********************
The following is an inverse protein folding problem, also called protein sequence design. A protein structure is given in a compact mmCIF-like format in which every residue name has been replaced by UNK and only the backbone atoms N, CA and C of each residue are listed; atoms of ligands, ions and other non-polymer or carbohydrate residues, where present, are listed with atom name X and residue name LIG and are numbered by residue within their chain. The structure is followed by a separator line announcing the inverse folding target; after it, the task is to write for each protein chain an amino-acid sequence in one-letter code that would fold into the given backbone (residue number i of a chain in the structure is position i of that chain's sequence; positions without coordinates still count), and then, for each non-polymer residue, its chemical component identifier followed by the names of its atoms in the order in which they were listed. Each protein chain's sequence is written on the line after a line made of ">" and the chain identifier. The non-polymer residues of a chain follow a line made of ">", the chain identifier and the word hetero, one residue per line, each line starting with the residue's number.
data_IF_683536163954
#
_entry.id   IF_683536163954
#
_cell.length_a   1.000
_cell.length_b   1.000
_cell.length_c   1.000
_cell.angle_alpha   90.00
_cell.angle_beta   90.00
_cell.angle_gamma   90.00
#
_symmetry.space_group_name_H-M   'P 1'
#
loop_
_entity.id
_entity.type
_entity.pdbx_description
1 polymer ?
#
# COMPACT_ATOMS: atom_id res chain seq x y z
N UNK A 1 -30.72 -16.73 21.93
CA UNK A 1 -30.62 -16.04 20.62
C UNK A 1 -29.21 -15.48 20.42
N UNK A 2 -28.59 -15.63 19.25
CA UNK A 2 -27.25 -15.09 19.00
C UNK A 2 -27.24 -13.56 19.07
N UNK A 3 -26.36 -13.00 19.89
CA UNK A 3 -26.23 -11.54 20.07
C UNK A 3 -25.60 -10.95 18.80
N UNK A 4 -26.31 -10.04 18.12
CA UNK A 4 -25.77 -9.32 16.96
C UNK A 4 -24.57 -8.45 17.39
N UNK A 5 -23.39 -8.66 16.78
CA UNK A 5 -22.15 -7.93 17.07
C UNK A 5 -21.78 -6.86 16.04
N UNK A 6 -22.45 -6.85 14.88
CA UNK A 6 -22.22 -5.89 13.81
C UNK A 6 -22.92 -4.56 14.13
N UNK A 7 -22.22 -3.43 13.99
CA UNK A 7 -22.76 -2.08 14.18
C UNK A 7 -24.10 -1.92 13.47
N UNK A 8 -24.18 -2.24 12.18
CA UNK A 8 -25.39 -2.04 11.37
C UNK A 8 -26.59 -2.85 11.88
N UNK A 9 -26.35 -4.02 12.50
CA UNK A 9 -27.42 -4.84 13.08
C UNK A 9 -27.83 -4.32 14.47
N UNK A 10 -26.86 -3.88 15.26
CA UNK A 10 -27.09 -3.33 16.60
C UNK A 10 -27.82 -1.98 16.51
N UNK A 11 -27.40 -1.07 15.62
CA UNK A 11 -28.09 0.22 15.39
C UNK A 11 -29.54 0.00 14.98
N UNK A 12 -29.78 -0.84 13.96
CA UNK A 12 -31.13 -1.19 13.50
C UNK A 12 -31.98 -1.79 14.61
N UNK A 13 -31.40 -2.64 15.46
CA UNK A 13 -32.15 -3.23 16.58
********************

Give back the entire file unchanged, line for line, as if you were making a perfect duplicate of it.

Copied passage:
The following is an inverse protein folding problem, also called protein sequence design. A protein structure is given in a compact mmCIF-like format in which every residue name has been replaced by UNK and only the backbone atoms N, CA and C of each residue are listed; atoms of ligands, ions and other non-polymer or carbohydrate residues, where present, are listed with atom name X and residue name LIG and are numbered by residue within their chain. The structure is followed by a separator line announcing the inverse folding target; after it, the task is to write for each protein chain an amino-acid sequence in one-letter code that would fold into the given backbone (residue number i of a chain in the structure is position i of that chain's sequence; positions without coordinates still count), and then, for each non-polymer residue, its chemical component identifier followed by the names of its atoms in the order in which they were listed. Each protein chain's sequence is written on the line after a line made of ">" and the chain identifier. The non-polymer residues of a chain follow a line made of ">", the chain identifier and the word hetero, one residue per line, each line starting with the residue's number.
data_IF_683536163954
#
_entry.id   IF_683536163954
#
_cell.length_a   1.000
_cell.length_b   1.000
_cell.length_c   1.000
_cell.angle_alpha   90.00
_cell.angle_beta   90.00
_cell.angle_gamma   90.00
#
_symmetry.space_group_name_H-M   'P 1'
#
loop_
_entity.id
_entity.type
_entity.pdbx_description
1 polymer ?
#
# COMPACT_ATOMS: atom_id res chain seq x y z
N UNK A 1 -30.72 -16.73 21.93
CA UNK A 1 -30.62 -16.04 20.62
C UNK A 1 -29.21 -15.48 20.42
N UNK A 2 -28.59 -15.63 19.25
CA UNK A 2 -27.25 -15.09 19.00
C UNK A 2 -27.24 -13.56 19.07
N UNK A 3 -26.36 -13.00 19.89
CA UNK A 3 -26.23 -11.54 20.07
C UNK A 3 -25.60 -10.95 18.80
N UNK A 4 -26.31 -10.04 18.12
CA UNK A 4 -25.77 -9.32 16.96
C UNK A 4 -24.57 -8.45 17.39
N UNK A 5 -23.39 -8.66 16.78
CA UNK A 5 -22.15 -7.93 17.07
C UNK A 5 -21.78 -6.86 16.04
N UNK A 6 -22.45 -6.85 14.88
CA UNK A 6 -22.22 -5.89 13.81
C UNK A 6 -22.92 -4.56 14.13
N UNK A 7 -22.22 -3.43 13.99
CA UNK A 7 -22.76 -2.08 14.18
C UNK A 7 -24.10 -1.92 13.47
N UNK A 8 -24.18 -2.24 12.18
CA UNK A 8 -25.39 -2.04 11.37
C UNK A 8 -26.59 -2.85 11.88
N UNK A 9 -26.35 -4.02 12.50
CA UNK A 9 -27.42 -4.84 13.08
C UNK A 9 -27.83 -4.32 14.47
N UNK A 10 -26.86 -3.88 15.26
CA UNK A 10 -27.09 -3.33 16.60
C UNK A 10 -27.82 -1.98 16.51
N UNK A 11 -27.40 -1.07 15.62
CA UNK A 11 -28.09 0.22 15.39
C UNK A 11 -29.54 0.00 14.98
N UNK A 12 -29.78 -0.84 13.96
CA UNK A 12 -31.13 -1.19 13.50
C UNK A 12 -31.98 -1.79 14.61
N UNK A 13 -31.40 -2.64 15.46
CA UNK A 13 -32.15 -3.23 16.58